One victim who contacted the Identity Theft Resource Center reported that an elderly woman he knew had fallen victim to a social media romance scam. After looking back through her posts, he discovered that she’d actually had several different online “boyfriends” to whom she’d given money. More than likely, they were all the same person who would sweet talk her into sending outrageous amounts of money, break off the relationship or “disappear,” and then start fresh with a new name.

Unfortunately, the victim was unwilling to believe she’d been scammed. It was hard enough to think the people who’d claimed to love her were lying, but then to think that she’d lost tens of thousands of dollars on top of it was too much to admit. Instead, she doubled-down in her belief that the relationship was real. The end result was that she cut off her friends and relatives who’d tried to help her.

What steps can you take if you know someone who is being scammed?

The very first thing you must do is understand how scammers operate. It’s too easy to think you can simply point out the truth and hope your loved one sees reason. Scammers spend a lot of time and effort grooming their victims, and the innocent people who get hurt will not be helped by stern warnings and condescending advice.

If your loved one is not receptive to the news that this relationship, friendship, or even employment offer isn’t real, try searching for this scammer’s name or their phony business name online. You might turn up previous accounts from prior victims, and that could be the proof your loved one needs. Showing the victim tangible evidence of others who’ve already been a victim might be all that it takes to make the see the truth.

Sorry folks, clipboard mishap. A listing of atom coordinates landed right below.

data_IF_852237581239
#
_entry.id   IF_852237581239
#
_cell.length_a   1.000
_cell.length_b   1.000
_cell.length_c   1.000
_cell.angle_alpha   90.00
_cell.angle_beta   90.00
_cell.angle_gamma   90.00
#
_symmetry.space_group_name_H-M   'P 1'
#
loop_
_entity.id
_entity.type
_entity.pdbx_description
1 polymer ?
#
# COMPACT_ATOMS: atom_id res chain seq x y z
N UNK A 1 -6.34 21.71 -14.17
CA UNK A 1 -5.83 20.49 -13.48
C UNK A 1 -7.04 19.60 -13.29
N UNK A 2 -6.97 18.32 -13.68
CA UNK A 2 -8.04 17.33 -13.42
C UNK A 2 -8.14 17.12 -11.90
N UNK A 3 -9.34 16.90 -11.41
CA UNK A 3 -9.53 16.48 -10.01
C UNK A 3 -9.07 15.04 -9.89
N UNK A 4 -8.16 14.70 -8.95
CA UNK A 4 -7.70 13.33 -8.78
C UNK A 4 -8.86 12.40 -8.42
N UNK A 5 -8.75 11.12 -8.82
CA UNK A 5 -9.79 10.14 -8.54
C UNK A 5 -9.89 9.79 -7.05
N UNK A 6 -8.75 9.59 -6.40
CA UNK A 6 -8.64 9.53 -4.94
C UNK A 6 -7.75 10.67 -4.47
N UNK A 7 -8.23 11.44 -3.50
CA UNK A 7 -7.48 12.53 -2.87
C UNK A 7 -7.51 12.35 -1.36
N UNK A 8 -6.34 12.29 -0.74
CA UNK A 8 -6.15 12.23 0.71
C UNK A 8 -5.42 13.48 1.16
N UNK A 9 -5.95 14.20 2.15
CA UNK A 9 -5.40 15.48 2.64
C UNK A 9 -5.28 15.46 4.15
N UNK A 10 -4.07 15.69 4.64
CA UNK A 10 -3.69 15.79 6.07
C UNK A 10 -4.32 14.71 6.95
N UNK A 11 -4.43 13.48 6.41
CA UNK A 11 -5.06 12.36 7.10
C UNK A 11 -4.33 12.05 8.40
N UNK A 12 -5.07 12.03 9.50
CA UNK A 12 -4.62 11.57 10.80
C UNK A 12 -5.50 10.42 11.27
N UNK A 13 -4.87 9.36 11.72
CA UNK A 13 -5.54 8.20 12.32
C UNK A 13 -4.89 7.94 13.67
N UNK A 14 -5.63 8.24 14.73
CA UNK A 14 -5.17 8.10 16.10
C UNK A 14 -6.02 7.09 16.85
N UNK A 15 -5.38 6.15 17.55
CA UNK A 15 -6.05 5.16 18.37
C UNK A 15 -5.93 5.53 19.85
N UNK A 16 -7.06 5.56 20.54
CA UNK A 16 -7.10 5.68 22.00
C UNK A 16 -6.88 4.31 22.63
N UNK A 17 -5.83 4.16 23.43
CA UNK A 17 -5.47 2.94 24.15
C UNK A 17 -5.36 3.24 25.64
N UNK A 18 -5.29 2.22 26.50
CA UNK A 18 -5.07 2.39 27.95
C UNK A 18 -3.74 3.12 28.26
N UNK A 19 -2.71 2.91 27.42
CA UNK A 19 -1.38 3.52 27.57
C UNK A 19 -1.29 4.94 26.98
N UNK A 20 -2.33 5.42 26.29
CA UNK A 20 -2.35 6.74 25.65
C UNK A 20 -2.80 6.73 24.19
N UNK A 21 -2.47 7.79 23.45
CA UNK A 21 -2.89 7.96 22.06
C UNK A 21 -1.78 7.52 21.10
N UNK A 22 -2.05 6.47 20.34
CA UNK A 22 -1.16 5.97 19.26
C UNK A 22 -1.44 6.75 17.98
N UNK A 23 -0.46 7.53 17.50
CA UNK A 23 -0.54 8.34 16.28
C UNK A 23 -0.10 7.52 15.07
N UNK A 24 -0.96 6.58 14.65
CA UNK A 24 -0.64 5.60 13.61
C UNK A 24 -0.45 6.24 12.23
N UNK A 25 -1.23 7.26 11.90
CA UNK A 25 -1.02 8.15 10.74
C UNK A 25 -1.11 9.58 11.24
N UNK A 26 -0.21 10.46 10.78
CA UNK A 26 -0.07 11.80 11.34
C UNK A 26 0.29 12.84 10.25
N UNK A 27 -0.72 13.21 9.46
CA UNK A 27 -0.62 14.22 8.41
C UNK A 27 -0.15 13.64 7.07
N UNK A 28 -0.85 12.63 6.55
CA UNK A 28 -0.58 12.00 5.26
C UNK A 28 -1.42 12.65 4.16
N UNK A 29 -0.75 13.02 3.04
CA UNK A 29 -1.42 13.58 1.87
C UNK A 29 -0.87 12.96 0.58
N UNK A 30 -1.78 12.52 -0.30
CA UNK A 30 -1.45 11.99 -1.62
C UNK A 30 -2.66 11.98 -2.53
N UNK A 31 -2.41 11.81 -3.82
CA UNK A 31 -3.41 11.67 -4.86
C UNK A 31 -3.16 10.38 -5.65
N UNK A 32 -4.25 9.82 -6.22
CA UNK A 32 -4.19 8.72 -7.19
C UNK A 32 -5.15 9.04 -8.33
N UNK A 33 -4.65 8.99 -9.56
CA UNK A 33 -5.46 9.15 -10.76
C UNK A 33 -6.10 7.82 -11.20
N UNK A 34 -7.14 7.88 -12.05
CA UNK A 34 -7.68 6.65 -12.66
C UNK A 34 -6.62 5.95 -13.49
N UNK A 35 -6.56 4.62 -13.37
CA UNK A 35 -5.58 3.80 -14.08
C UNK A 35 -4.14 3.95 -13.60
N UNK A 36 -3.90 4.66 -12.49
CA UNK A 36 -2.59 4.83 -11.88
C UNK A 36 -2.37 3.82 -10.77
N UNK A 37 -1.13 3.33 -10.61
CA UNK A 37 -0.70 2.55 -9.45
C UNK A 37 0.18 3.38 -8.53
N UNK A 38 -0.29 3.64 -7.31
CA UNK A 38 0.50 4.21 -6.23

You may have to reach out to law enforcement.

On the more drastic end, if you know that someone you care about is a victim of a scam, you may have to reach out to law enforcement. Some victims have simply been cheated out of their money, which is bad enough, but others have inadvertently handed over their identifying information. Start by reporting the scam to the Federal Trade Commission.

police report may be necessary to prevent culpability if the scammer steals their identity.Worse still, some victims of these kinds of scams have even been duped into participating in criminal activities themselves. It might be money laundering, receiving stolen property, shipping stolen goods to other recipients, or any combination of the above. Once the victim is complicit in the scammer’s activities, your loved one may face criminal charges; if past victims are any indication, the courts don’t always overlook the victim’s part in the crime just because they were taken advantage of by a scammer.

Being supportive and understanding is crucial to helping the victim acknowledge the crime and move forward from it.

One of the most important things you can do for your friend or relative is to not judge. Many victims don’t speak up—and in some cases, they actually keep the scam going by continuing to send money or communicate with the scammer—because they can’t face the pain of knowing they’ve been lied to. They can end up feeling foolish and embarrassed at having believed the scam. It’s important to help the victim understand that scammers are good at what they do and that anyone could have been taken in by their efforts. You can also seek legal advice from the National Association of Consumer Advocates at

If you need additional help, contact the Identity Theft Resource Center for toll-free, no-cost assistance at (888) 400-5530.

For on-the-go identity theft assistance, check out the free ID Theft Help App.